You’re Fired: Trump Plans Changes to Federal Workforce
By Olivia Grady
President-elect Donald Trump won the presidential election in large part because he offered change. Americans were tired of the crony capitalism, corruption, do-nothing government bureaucrats and the DC arrogance.
Trump has a plan for all these problems, most particularly for government bureaucrats.
One of Trump’s “[s]ix measures to clean up the corruption and special interest collusion in Washington, DC” is: “a hiring freeze on all federal employees to reduce the federal workforce through attrition (exempting military, public safety, and public health).” This was part of Donald Trump’s Contract with the American voter, which gave his 100-day action plan.
Former Speaker of the House Newt Gingrich, an adviser on Trump’s transition team, said, “We’re going to have to get the country to understand how big the problem [big government] is, the human costs of it and why it’s absolutely essential to reform.”
Trump can begin reducing the size of the federal government by freezing hiring with an executive order or instructions to federal agencies.
Other possible labor reforms could include ending automatic raises, firing substandard workers, banning union work that uses taxpayer money (known as "official time"), and eliminating parts of the Environmental Protection Agency.
President-elect Trump will likely ask for guidance from Wisconsin Governor Scott Walker (R) and Vice-President-elect Mike Pence (R-Indiana) because both governors reformed government employment of state workers.
Representative Jason Chaffetz (R-Utah), Chairman of the House Committee on Oversight and Government Reform, and other Republicans agree with Trump’s plan to make it easier to fire incompetent or troublesome workers.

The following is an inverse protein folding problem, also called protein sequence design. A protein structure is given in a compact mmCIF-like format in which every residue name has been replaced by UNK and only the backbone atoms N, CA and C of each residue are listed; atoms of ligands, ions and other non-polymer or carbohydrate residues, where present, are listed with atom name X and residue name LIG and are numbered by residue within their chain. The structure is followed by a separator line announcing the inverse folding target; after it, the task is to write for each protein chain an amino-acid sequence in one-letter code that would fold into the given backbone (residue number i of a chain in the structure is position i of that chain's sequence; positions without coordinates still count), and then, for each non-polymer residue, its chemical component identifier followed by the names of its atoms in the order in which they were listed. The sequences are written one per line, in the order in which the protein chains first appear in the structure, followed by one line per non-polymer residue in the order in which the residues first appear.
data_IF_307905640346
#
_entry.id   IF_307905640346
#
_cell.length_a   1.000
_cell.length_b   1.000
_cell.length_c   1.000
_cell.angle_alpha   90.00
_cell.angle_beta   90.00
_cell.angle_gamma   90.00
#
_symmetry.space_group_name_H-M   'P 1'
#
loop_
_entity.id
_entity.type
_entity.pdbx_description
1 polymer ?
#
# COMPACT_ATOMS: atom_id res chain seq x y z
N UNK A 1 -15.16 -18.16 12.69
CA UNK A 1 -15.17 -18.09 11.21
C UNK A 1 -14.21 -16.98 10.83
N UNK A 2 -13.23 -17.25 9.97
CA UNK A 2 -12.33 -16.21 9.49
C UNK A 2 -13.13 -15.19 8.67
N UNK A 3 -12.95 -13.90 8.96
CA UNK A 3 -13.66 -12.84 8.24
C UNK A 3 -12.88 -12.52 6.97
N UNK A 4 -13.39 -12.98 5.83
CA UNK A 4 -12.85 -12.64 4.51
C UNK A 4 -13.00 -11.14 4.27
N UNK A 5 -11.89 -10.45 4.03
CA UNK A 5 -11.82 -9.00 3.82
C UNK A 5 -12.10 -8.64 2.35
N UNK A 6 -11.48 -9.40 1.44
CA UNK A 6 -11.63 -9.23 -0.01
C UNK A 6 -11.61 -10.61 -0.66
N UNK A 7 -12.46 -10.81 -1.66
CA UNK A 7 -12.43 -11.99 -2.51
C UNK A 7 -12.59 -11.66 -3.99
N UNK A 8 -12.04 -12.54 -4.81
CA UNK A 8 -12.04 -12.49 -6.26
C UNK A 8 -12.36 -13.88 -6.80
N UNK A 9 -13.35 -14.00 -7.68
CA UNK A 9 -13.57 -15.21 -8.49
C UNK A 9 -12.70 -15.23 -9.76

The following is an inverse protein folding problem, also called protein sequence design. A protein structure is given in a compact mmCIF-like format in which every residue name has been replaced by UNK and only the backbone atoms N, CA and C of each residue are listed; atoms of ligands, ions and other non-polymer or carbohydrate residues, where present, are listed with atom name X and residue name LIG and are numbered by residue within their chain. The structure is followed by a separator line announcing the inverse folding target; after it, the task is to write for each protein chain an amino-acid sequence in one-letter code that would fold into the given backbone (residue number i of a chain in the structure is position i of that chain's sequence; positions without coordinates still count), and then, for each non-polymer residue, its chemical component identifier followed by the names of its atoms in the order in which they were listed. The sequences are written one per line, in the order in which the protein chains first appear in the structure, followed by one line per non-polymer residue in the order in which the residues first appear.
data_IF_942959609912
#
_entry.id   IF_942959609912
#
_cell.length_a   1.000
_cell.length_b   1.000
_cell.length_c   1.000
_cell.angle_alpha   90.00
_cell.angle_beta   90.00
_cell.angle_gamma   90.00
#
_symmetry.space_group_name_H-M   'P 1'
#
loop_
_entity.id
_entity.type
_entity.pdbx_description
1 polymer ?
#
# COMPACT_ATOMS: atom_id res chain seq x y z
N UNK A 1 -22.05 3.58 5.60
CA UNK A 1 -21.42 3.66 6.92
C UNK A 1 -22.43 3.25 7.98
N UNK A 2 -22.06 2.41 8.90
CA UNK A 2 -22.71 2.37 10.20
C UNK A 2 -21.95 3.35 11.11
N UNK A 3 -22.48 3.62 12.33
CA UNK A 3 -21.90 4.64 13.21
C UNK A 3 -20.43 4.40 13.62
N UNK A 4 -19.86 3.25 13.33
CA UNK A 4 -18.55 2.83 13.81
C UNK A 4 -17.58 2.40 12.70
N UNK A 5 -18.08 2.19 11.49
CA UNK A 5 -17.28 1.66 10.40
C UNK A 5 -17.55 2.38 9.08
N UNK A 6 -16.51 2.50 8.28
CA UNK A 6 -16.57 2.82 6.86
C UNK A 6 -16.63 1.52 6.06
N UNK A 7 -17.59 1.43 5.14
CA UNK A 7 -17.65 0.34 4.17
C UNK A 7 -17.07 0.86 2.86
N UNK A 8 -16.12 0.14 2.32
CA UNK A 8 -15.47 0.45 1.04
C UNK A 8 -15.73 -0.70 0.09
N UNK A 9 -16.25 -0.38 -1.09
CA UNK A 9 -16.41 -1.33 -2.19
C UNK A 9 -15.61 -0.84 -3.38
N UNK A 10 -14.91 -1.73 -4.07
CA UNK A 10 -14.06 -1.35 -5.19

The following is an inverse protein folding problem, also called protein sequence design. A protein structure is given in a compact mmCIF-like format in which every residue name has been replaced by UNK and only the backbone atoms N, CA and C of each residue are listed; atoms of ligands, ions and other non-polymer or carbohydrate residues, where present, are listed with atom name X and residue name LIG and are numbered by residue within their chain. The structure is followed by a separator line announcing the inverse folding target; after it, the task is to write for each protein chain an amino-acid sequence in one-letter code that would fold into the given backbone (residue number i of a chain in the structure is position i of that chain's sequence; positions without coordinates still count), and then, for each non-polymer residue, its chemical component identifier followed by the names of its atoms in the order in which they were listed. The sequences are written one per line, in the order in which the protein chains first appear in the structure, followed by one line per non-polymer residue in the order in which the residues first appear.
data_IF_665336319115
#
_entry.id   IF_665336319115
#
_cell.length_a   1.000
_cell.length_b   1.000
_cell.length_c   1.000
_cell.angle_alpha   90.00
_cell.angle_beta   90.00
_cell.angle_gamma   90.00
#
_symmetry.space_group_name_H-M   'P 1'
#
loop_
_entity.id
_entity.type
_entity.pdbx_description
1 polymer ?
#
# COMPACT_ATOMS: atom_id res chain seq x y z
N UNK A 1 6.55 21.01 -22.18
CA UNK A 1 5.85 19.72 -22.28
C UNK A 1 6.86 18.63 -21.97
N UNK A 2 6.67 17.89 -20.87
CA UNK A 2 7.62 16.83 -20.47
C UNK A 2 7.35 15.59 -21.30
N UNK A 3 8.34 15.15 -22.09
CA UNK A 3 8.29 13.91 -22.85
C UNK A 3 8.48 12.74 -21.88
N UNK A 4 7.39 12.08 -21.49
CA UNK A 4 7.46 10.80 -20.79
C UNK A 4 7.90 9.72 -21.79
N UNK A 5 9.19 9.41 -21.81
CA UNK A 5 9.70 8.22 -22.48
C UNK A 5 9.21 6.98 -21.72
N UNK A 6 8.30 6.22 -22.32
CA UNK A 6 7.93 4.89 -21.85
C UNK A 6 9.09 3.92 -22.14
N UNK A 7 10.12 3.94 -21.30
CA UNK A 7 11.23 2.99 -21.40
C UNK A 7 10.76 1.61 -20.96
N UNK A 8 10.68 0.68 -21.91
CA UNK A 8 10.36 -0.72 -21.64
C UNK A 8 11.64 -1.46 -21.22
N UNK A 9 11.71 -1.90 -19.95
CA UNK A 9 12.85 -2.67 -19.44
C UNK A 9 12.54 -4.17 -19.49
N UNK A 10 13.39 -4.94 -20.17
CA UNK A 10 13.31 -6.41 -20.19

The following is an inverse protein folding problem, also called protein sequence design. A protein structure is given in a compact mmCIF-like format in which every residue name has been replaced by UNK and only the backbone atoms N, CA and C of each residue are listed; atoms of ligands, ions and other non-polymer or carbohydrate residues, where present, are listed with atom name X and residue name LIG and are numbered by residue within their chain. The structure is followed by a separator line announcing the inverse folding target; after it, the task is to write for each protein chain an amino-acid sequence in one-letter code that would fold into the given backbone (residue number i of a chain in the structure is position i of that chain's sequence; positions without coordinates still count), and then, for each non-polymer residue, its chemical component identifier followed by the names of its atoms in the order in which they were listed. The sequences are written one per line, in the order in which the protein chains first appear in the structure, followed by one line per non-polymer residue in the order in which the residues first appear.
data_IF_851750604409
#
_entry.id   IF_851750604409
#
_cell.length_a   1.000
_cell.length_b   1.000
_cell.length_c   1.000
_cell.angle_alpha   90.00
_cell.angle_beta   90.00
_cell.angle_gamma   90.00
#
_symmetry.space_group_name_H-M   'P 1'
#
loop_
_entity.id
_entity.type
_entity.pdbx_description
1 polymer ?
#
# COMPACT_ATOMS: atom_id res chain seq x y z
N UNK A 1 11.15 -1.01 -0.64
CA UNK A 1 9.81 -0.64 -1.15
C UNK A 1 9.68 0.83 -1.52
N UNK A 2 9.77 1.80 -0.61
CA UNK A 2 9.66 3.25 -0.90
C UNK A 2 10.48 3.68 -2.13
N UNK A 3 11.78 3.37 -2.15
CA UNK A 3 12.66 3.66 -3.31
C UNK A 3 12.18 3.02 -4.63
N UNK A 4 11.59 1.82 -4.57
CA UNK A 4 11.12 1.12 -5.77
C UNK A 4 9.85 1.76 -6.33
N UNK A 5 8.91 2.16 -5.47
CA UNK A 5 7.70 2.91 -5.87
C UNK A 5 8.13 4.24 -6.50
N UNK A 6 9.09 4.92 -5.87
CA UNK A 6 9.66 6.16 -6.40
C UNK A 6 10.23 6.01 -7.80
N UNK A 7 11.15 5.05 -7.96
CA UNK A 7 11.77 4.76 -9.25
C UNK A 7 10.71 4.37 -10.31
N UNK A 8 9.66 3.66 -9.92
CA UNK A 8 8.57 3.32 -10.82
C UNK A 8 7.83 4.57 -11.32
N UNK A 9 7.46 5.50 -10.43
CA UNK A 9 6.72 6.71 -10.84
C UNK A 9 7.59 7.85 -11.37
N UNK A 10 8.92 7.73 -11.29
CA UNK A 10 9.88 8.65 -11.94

Government employees are currently fired at one-sixth the rate that private workers are, and senior executives are fired even less at one-twentieth the rate that private CEOs are.
A civil service expert at New York University, Paul Light, agreed that changes are needed, "The civil service system fails at almost everything it was designed to do. It's very slow at hiring, negligent in disciplining, permissive in promoting."
Chaffetz has additional plans to change retirement benefits to a 401(k)-type plan that is market-driven.
And how have unions responded to these bold reform ideas?
“I think it’s fair to say federal employees are going to be facing a number of challenges ahead,” said Tony Reardon, president of the National Treasury Employees Union.
“We’re going to have to work really hard to educate the new administration about federal employee issues and the support they need to perform their mission on behalf of the American public.”
Democrat politicians agree. Representative Gerald Connolly (D-Virginia), worried about his district that has many federal workers, said, "What study are they citing saying there are too many federal employees? Are you going to make a bunch of exceptions, in which case your plan looks like Swiss cheese?"
Unionized federal employees have had a sweet deal for a long time. That deal, it seems, is about to be renegotiated.